I try to schedule a video meeting to better define the illustration’s briefing.
Who are your biggest influences?
I believe that everything around me somehow influences my work, but an artist that I take as my main reference is Katsuhiro Otomo, I remember the first time I saw the manga Akira, it was when I decided that I would really like to work with an illustration.
Illustrations for Zoom, a film by Pedro Morelli animated by rotoscoping.
Do you think it is important for an illustrator to be able to draw analogically, before drawing digitally?
I think it helps in the process, as the digital medium somehow tries to simulate the analog medium.
Do you follow any illustration blog or magazine where you find inspiration?
A lot of the visual inspiration I have comes from books and magazines I find in used book stores. In these places, you can find things that are not on the internet. I’m currently collecting issues of Seibundo Shinkosha’s Japanese design magazine Idea, I have some issues from the 60s and 70s where there are articles and materials that I’ve never seen circulating on the web.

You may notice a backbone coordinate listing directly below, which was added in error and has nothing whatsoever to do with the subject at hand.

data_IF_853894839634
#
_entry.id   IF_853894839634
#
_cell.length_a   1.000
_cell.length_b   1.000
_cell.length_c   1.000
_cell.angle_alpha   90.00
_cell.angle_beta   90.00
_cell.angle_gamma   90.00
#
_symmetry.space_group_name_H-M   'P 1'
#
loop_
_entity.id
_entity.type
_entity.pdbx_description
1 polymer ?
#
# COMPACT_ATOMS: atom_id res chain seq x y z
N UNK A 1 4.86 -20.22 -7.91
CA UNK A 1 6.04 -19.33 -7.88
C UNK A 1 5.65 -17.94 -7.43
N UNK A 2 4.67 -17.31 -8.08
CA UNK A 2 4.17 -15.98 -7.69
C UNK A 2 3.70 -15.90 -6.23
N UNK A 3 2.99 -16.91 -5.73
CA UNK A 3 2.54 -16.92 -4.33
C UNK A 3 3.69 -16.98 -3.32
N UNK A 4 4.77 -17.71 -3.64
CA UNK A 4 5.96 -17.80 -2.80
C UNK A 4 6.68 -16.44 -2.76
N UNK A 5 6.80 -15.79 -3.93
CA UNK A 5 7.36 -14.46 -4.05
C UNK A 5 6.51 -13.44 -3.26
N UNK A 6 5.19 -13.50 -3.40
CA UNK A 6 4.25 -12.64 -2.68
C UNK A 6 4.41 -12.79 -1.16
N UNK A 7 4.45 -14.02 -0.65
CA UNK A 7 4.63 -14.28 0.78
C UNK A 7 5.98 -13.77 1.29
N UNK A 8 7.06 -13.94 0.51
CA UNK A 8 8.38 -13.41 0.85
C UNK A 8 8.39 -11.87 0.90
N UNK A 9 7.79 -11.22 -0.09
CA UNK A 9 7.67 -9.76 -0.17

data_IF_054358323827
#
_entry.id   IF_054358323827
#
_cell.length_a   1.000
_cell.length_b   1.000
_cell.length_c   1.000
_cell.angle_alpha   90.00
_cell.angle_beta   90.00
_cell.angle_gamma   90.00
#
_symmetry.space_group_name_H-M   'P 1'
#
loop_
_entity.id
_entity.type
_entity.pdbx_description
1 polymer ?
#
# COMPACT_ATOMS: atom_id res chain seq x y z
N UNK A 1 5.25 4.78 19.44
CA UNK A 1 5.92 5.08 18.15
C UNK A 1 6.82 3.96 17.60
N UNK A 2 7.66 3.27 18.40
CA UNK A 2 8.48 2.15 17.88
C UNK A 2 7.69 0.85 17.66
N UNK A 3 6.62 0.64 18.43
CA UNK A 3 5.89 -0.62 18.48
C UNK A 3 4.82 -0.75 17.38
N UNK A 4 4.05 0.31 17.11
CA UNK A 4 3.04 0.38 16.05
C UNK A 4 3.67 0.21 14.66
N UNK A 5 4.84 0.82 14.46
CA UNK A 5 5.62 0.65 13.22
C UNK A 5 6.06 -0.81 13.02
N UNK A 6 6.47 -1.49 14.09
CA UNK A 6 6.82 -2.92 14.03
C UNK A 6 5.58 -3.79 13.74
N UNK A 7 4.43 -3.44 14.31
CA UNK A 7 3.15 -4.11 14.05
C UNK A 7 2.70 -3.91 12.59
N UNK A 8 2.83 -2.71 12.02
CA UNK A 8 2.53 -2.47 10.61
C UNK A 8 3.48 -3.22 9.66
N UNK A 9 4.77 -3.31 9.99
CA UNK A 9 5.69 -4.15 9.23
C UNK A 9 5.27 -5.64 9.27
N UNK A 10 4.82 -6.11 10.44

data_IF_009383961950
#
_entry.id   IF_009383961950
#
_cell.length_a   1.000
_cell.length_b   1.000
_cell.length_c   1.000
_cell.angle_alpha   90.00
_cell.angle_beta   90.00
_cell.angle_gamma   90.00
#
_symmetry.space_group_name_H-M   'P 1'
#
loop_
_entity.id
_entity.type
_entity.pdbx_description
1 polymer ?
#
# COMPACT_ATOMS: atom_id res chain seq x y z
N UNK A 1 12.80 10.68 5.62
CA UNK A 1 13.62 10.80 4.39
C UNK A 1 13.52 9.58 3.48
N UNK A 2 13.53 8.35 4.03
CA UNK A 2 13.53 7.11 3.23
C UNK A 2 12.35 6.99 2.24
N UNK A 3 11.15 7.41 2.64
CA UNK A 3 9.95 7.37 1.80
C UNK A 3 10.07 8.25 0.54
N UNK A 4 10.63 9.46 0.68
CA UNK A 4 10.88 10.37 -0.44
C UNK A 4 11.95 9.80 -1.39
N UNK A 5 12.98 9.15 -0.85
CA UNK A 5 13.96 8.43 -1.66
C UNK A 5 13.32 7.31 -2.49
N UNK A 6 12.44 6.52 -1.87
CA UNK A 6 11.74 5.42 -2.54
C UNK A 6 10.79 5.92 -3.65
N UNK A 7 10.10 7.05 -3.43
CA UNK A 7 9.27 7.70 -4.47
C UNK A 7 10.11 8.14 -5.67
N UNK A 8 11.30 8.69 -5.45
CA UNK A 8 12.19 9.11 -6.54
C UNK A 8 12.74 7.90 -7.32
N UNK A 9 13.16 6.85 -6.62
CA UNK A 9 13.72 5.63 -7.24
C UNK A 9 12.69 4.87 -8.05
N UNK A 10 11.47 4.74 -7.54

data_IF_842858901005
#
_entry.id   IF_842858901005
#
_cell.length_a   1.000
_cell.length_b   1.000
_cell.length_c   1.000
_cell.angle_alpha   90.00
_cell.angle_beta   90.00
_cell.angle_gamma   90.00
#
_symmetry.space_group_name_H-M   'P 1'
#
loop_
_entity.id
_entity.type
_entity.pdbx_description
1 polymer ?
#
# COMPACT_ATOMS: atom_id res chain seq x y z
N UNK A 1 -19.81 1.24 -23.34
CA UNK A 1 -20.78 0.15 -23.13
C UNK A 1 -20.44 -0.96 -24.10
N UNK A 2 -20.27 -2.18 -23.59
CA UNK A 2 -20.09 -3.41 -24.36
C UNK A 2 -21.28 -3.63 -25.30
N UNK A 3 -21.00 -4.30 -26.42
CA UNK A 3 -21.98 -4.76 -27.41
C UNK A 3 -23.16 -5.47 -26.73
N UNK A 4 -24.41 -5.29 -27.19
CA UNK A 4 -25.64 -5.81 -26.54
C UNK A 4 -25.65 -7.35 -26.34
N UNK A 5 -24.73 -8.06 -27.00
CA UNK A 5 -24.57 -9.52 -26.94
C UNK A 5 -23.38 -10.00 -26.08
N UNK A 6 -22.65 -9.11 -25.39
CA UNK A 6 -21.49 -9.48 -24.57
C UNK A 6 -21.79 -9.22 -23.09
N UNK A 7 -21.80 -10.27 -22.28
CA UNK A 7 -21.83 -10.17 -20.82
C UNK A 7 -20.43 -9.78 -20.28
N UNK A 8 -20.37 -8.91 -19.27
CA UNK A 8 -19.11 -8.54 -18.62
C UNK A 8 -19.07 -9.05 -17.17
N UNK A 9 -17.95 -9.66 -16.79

Have you tried drawing typography or including lettering in your projects?
Yes, I really like working with lettering integrated into the illustration. One of my favorite works is lettering.
Have you heard of MasterBundles before? What do you think about this project?
Yes! I love your templates 🙂
Davi Augusto about tips for young designers
Davi Augusto is a Brazilian illustrator based in São Paulo. Davi has vast education in his field, with two master’s degrees, in both Digital and Editorial Design.
What are your concerns?
Thanks for your response!